Last week I’ve encountered some confusion around the way atomic work in C++. Some developers believe wrapping any data structure with atomic will make it, by some magic, thread safe. They are then perplexed by the source not compiling or even worse compiling but not behaving as expected.
Reading the fine print in the C++ standard [ISO/IEC 14882:2014(E) Ch. 25.5 ] reveals that the T argument in the atomic template is required to be trivially copyable . What does it mean? a type is trivially copyable if its creation or destruction doesn’t involve more than allocation or releasing memory – similar to C’s old style malloc. The standard of course is more specific you can find the full list of requirements in [ISO/IEC 14882:2014(E) Ch. 9 ]
So all primitives such as int, char array types are trivially copyable. Since their creation requires no more than allocation space for them in memory. These types can be copied safely using memcpy . The standard library provides a handy method called std::is_trivially_copyable to determine if a type is trivially copyable:
int trivially copyable ? 1
std::array trivially copyable ? 1
std::string trivially copyable ? 0
Coping memory in a thread safe way is what lays at the core of atomic thread safety. This explains the requirement for trivially copyable types. In most implementations, atomic containing primitive types maintain thread safety without using a synchronization object (they are lock free). However, with none-primitive types, the compiler will employ a lock to ensure the modifying thread has exclusive access the memory used by the atomic variable. The method std::atomic::is_lock_free can determine which strategy the compiler selected for a type.
Atomic also control the type of order threads can “observe” changes to memory. The different options are enumerated by std::memory_order. This an advanced topic. In most cases, the default used the by the standard library std::memory_order_seq_cst is the safest way to go.
Let’s talk about what std::memory_order_seq_cst means:
In modern PCs, there are often more than one CPU (cores) each one of the cores had its own memory cache. Values taken from memory can be stored temporarily in the cache memory for quick retrieval. So different threads running on different cores might not observe changes to memory at the same time. It could be that a memory location had changed but a thread still has an older cached value. It is, therefore, not guaranteed that all threads have the same view of memory. This is where std::memory_order_seq_cst steps in. Atomic load/store operation executing with this option ensures that all threads will have the same view of memory, always and for all atomic using this option. So if a store/load operation happened first for one thread, this operation will also happen first from the point of view of other threads.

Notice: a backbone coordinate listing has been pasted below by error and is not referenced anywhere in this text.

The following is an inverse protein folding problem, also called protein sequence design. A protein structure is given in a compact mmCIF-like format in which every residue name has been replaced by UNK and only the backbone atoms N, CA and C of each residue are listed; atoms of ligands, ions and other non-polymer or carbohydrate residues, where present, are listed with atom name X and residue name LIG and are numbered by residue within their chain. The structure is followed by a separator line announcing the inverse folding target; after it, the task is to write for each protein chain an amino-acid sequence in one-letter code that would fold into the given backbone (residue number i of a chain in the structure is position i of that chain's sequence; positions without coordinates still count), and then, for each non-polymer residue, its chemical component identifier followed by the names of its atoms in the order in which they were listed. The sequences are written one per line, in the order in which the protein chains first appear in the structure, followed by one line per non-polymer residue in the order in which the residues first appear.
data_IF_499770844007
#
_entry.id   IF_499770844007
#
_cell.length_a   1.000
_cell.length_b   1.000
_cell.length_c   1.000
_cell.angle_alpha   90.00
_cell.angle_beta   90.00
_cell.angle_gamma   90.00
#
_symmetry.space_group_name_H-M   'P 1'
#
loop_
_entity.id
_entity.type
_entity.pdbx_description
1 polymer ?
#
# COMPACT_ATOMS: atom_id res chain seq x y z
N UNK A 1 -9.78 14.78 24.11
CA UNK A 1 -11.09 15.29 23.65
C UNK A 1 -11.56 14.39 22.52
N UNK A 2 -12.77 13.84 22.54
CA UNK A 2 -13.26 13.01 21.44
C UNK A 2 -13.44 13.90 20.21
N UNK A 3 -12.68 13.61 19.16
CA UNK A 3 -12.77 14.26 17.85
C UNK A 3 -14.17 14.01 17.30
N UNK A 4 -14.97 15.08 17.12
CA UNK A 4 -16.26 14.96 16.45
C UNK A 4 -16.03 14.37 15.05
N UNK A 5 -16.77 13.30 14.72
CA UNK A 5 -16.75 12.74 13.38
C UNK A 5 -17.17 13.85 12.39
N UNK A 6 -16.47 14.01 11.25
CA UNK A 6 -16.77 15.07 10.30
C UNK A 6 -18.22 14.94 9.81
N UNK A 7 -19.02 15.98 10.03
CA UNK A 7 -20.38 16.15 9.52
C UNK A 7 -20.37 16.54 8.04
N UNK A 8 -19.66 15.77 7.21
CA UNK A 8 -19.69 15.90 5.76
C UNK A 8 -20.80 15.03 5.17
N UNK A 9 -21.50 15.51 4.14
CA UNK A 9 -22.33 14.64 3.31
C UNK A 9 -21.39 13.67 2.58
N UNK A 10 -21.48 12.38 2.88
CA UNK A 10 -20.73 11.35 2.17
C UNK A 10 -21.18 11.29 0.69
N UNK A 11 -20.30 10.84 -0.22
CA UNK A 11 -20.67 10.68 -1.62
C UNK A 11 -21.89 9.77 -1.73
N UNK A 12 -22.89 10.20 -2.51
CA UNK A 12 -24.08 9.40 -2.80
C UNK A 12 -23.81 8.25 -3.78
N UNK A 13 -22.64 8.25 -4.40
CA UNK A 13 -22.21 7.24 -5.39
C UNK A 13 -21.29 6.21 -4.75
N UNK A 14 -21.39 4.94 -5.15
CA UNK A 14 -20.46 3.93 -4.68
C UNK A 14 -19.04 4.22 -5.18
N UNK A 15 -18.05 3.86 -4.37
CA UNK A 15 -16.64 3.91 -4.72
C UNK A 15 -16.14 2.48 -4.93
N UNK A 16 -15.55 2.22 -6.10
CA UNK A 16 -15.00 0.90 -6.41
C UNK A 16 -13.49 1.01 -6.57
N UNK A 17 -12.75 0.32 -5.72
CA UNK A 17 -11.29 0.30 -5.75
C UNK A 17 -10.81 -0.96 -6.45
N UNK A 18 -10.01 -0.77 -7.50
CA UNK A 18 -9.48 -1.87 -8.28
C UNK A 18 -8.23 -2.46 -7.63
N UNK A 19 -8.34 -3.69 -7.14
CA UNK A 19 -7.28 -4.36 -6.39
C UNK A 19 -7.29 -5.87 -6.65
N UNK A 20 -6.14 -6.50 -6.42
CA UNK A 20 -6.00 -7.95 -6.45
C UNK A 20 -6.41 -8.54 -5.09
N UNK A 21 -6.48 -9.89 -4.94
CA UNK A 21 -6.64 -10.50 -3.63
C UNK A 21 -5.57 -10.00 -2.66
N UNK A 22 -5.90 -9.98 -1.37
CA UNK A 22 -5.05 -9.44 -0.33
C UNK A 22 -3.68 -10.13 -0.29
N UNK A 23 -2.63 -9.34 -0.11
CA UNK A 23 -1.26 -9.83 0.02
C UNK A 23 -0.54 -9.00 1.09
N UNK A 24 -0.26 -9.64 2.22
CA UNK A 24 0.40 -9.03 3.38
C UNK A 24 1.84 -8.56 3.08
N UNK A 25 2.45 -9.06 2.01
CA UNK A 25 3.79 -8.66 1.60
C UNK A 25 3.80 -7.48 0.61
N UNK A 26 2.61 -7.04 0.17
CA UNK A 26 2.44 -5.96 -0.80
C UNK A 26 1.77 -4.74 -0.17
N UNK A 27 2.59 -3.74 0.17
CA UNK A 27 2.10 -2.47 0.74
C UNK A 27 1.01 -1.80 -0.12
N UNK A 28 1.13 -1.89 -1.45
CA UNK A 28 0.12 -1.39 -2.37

As always nothing comes for free, in this case, the cost are lost optimization opportunities for the compiler and CPU.
Consider this example (taken from here)
The claim is that the assert in line 45 will always pass. Let’s follow this through :
Either of the 4 threads can execute first. The while loops at lines 22,31 will cause the threads running the read_x_then_y() and read_y_then_x() methods to wait until either x or y are assigned a value. Let’s assume x is updated first:
the read_x_then_y thread exits the while loop and moves to check the value of y.
the read_y_then_x thread is still looping, waiting for y to get updated. By the order imposed by std::memory_order_seq_cst, this thread has the same view of memory as the other threads. So if the read_x_then_y thread does not detect a change in y neither will read_y_then_x . So, y value in line 24 evaluate to false , the z variable is not increased and the thread is done.
Eventually, y get updated by the write_y thread.
read_y_then_x thread exits the loop at line 31 and moves to the next statement where it examines the value of x. As before the std::memory_order_seq_cst total (across threads) order guarantees that the read_y_then_x thread will have the same view of memory as read_x_then_y, Since that thread already seen an updated x. read_y_then_x will also see an x with a true value. So the if statement on line 33 evaluate to true and z value increases satisfying the assert on line 45.
The same chain of arguments works the same if you swap x and y. So in all cases, the assert will not trigger an error.
Note: We could drop the std::memory_order_seq_cst argument in the load and store methods as they are defined as:
The fundamental principals of atomics are not that different from using synchronization objects to manage shared memory access from multiple threads. Having said that, using atomics let you take advantage of the highly optimized expertly crafted code written for the standard library. In addition, it makes the code more readable by hiding most of the thread safe code inside the atomic object.
If you like to know about the other memory order models check these pages:
GCC Wiki – Memory model synchronization modes: a well written friendly explanation with simple examples.
cppreference.com – std::memory_order : an in-depth explanation of the different memory access options with full examples.